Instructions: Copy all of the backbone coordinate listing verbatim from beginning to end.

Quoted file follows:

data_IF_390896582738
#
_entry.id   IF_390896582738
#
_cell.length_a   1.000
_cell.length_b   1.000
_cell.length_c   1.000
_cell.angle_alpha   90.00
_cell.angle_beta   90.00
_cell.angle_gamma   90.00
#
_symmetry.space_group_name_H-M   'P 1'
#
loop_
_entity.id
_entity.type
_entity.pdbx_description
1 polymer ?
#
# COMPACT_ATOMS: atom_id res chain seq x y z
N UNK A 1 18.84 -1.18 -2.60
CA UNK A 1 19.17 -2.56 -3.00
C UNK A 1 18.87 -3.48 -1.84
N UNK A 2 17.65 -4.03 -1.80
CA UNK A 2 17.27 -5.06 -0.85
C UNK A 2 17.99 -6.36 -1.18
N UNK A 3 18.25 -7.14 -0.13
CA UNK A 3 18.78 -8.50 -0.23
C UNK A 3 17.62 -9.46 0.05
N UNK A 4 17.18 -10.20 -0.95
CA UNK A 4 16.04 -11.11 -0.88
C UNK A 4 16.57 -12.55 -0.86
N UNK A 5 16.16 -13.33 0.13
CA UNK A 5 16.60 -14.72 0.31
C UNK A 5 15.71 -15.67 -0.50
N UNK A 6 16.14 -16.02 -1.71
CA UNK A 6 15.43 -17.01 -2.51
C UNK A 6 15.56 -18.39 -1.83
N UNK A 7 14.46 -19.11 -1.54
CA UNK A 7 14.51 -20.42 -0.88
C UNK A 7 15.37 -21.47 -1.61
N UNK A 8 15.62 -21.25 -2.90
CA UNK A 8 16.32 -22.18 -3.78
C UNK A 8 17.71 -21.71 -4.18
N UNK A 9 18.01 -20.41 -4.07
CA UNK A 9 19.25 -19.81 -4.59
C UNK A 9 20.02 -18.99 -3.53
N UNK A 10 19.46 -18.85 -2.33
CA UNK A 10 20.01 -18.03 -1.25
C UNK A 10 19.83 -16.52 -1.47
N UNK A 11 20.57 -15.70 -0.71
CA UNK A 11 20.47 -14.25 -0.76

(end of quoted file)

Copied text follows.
data_IF_390896582738
#
_entry.id   IF_390896582738
#
_cell.length_a   1.000
_cell.length_b   1.000
_cell.length_c   1.000
_cell.angle_alpha   90.00
_cell.angle_beta   90.00
_cell.angle_gamma   90.00
#
_symmetry.space_group_name_H-M   'P 1'
#
loop_
_entity.id
_entity.type
_entity.pdbx_description
1 polymer ?
#
# COMPACT_ATOMS: atom_id res chain seq x y z
N UNK A 1 18.84 -1.18 -2.60
CA UNK A 1 19.17 -2.56 -3.00
C UNK A 1 18.87 -3.48 -1.84
N UNK A 2 17.65 -4.03 -1.80
CA UNK A 2 17.27 -5.06 -0.85
C UNK A 2 17.99 -6.36 -1.18
N UNK A 3 18.25 -7.14 -0.13
CA UNK A 3 18.78 -8.50 -0.23
C UNK A 3 17.62 -9.46 0.05
N UNK A 4 17.18 -10.20 -0.95
CA UNK A 4 16.04 -11.11 -0.88
C UNK A 4 16.57 -12.55 -0.86
N UNK A 5 16.16 -13.33 0.13
CA UNK A 5 16.60 -14.72 0.31
C UNK A 5 15.71 -15.67 -0.50
N UNK A 6 16.14 -16.02 -1.71
CA UNK A 6 15.43 -17.01 -2.51
C UNK A 6 15.56 -18.39 -1.83
N UNK A 7 14.46 -19.11 -1.54
CA UNK A 7 14.51 -20.42 -0.88
C UNK A 7 15.37 -21.47 -1.61
N UNK A 8 15.62 -21.25 -2.90
CA UNK A 8 16.32 -22.18 -3.78
C UNK A 8 17.71 -21.71 -4.18
N UNK A 9 18.01 -20.41 -4.07
CA UNK A 9 19.25 -19.81 -4.59
C UNK A 9 20.02 -18.99 -3.53
N UNK A 10 19.46 -18.85 -2.33
CA UNK A 10 20.01 -18.03 -1.25
C UNK A 10 19.83 -16.52 -1.47
N UNK A 11 20.57 -15.70 -0.71
CA UNK A 11 20.47 -14.25 -0.76